And you continue drinking. Now your .21 – .30 BAC. You are three times the legal level now.  And what an outsider could see is more aggression, reduced sensations. You may not even feel pain anymore. You may have more depression, even more intense than the lower levels. You could even go into a stupor, where you are hardly responsive. You certainly have trouble with visual tracking, problems with walking, problems functioning in general.

Now we continue up to a higher level, 0.31 – .40 BAC.  Now you are at four times the legal limit. You have changes in feelings and personality. You could be unconscious. Death is possible, or comas, possible impaired activities, slurred speech, lack of balance.

And if you go above 0.40 BAC, it can lead to death.

Tolerance is the need for more alcohol to get the same effect. Drinking the same amount no longer has the same effects. The effect is decreased. An example would be if you are drinking two alcoholic beverages on the weekend or once or twice a week.  That may be fine. And then something happens in your life and you become worse. You start drinking alcohol every day. And now you are drinking two alcoholic beverages every day. And then soon you are drinking three alcoholic beverages to feel the same and then four. That is tolerance. You have now gone from two alcoholic beverages that gave you some pleasure or some relaxation to needing to drink four beverages a day.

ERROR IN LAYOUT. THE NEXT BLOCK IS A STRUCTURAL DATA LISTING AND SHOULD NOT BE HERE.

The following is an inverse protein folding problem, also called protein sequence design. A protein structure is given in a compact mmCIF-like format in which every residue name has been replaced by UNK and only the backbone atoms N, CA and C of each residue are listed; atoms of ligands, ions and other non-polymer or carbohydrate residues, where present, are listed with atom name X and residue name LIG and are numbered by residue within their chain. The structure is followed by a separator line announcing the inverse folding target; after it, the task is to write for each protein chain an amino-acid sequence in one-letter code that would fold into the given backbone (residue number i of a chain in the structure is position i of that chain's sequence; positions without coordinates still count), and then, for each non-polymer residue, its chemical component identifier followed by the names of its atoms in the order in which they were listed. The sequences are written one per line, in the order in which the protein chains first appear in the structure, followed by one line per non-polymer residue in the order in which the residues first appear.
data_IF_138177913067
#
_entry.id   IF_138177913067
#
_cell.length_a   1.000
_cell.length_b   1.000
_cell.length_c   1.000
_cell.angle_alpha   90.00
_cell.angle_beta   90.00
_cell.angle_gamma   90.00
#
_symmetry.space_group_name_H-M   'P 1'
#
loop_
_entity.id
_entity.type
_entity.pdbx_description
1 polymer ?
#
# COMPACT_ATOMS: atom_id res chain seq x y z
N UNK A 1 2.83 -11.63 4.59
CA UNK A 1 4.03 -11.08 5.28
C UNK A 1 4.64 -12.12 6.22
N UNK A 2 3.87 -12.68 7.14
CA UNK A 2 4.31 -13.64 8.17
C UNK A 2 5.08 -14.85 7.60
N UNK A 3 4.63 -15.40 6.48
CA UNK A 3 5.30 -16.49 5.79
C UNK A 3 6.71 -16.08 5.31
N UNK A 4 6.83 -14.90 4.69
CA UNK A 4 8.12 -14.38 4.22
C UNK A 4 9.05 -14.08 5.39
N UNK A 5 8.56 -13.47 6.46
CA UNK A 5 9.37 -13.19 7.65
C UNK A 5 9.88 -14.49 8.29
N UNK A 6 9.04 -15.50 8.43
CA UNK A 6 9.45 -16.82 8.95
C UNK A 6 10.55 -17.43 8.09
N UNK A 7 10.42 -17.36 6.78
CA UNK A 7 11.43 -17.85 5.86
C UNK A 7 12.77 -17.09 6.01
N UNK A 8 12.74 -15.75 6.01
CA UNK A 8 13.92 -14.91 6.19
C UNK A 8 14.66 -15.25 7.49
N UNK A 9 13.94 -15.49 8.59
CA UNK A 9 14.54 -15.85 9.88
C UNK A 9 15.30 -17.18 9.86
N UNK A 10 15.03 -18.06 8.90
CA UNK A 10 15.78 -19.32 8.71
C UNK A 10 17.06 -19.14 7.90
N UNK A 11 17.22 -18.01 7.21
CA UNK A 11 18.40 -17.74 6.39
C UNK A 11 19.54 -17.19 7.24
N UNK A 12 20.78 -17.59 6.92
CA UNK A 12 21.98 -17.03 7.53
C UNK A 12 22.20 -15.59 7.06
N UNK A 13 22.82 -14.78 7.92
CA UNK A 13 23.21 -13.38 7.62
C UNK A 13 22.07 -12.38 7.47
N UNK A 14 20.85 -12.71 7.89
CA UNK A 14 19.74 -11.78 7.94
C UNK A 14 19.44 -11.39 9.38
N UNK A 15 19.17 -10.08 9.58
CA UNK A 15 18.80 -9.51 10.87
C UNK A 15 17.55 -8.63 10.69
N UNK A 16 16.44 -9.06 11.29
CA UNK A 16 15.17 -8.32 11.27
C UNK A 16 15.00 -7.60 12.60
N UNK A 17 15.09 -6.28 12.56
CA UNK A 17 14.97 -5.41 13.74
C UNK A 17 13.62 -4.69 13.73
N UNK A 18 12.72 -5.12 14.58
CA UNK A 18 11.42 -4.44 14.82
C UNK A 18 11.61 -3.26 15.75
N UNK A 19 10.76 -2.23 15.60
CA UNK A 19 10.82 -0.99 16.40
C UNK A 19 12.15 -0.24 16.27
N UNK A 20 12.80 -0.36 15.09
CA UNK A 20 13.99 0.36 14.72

Many individuals will not stop drinking because they are fearful of withdrawal.

Alcohol withdrawal symptoms: there are many. And this is not an all-inclusive list.

When one drinks, ethanol affects GABA which slows things down. When you stop giving a drug, the body reacts opposite. Instead of slowing down because that brake is off now, things will start speeding up. The body responds with medical issues like elevated blood pressure, hypertension, you will see shaking, you will see maybe a fever, you may see rapid heart rate. Things that normally were slowed down with alcohol are just the opposite without alcohol.

The list goes on, but we have alcohol cravings, anxiety, chills, disorientation, irritability, mood changes, rapid heart rate, palpitations.

Prolonged withdrawal without any treatment can be agitation, severe anxiety and trauma, insomnia, nausea, vomiting, hallucinations and even seizures. We do offer safe medical detox. And I really want that to be the Take-Home message from this. There should be no fear in withdrawal. You may have some mild symptoms, certainly not these prolonged symptoms if you get treatment in a safe manner.

In the final lesson we will discuss the medical complications of Alcohol Use Disorder and some treatment options.

Thank you for choosing The Recovery Village.  If you or a loved one are struggling with mental health or substance abuse and would like to find out more about the programs we offer, please reach out to us directly at 855-387-3291.

Medical Disclaimer

The Recovery Village aims to improve the quality of life for people struggling with substance use or mental health disorder with fact-based content about the nature of behavioral health conditions, treatment options and their related outcomes. We publish material that is researched, cited, edited and reviewed by licensed medical professionals. The information we provide is not intended to be a substitute for professional medical advice, diagnosis or treatment. It should not be used in place of the advice of your physician or other qualified healthcare providers.